This tutorial is about capturing a beautiful real time render of your game art ready asset. This tutorial is a follow up tutorial of Create a Game Ready Fire Extinguisher with 3D Studio Max series.
In the previous tutorial, I showed you how to model and texture a low poly fire extinguisher. In this part, you will learn the working interface of the Marmoset Toolbag.
First of all, you have to export the fire extinguisher mesh
from 3d software (Maya/Max). I choose .FBX file format for exporting the mesh. You must check some essential points before exporting the mesh.
- Reset xForm or freeze transformation and center pivot point
- Unlock normals
- Separate objects according to the material id.
You can check the normals of the object in 3ds Max by applying Edit Normals modifier. It’s fine if the normals are blue. But if the normals are green, it means you need to reset the normals and the smoothing groups.
Open Marmoset Toolbag software. Go to File > Import Mesh and import the FBX mesh of the fire extinguisher in this program.
You can see the cylinder with its pivot point in the Marmoset viewport. Sometimes the imported mesh behaves abnormally, so be sure to import it again with the proper settings.
Once you import the mesh, you can see its name, properties and other file information in the scene box. The sky and the main camera appear automatically with every imported scene.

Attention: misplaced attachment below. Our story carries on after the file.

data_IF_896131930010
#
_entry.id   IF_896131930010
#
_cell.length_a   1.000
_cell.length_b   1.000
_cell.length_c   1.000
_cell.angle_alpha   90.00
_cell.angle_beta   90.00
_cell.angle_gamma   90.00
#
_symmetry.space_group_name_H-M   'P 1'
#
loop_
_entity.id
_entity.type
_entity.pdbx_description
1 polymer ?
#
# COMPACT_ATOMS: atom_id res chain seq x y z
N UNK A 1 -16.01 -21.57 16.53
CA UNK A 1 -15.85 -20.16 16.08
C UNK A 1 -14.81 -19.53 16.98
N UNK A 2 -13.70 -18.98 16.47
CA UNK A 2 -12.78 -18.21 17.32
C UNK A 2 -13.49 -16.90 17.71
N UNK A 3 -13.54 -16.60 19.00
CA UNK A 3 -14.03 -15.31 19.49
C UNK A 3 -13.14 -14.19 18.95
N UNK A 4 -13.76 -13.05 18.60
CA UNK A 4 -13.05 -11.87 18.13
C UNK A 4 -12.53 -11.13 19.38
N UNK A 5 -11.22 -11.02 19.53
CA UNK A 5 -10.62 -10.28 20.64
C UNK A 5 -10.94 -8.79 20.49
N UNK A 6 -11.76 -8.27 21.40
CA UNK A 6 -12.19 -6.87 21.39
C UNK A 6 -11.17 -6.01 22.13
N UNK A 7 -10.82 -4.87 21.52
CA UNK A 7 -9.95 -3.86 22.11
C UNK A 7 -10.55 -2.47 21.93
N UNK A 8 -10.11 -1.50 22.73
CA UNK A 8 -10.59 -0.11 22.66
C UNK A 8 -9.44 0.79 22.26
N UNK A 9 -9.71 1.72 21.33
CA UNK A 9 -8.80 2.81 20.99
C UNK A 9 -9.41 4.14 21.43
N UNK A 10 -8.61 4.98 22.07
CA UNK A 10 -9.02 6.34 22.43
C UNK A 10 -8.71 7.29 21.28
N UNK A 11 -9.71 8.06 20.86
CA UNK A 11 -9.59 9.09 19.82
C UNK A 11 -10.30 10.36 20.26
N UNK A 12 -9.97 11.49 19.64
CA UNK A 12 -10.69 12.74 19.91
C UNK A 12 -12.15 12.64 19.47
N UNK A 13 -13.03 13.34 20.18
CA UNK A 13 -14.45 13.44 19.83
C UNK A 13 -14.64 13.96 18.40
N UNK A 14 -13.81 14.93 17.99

In the right corner, you can see the material box. You can create a new material by just clicking on the New option. However, there are few materials already in the library by default.
There are two main options in the library: Import and Export. You can either import your own materials or you can choose the desired material from the library.
Here is the basic idea of the Marmoset Toolbag tools.
- In the top left corner, you can see the Scene tab. There is a Sky option to adjust the environment and the background information. You can adjust the brightness and the light position of your scene.
- There are some skies in the Presets option and the relative tools like brightness and rotation.
- The sky browser has few good sky environments and you can select according to your light’s mood. In Marmoset Toolbag, Garage is the default sky.
- If you don’t want an image in the background, you can either choose a different mode or only color. Personally, I prefer the ambient sky.
In the Main Camera options, you will find lens related adjustments like field of view and depth of field. And there are some good post effects also so you can change the saturation, exposure, add vignette, bloom, grain and more.
- Select a new material and name it as fire extinguisher
- Select the mesh and apply the material onto it
- Add Normal Map by clicking on the checker box
- Add Gloss Map by clicking on the checker box
- Add Albedo Map by clicking on the checker box
- Add Specular Map by clicking on the checker box
These are the textures.
In the Normal Map option, you can invert the green channel by clicking on the Flip Y option. You may have to do this because if you are working in a different 3d application, you have to adjust either Y or green channel according to it. Otherwise, normals look weird.
When you apply the Albedo Map, you will see some hard reflections. It will look normal once you apply the gloss and specular maps.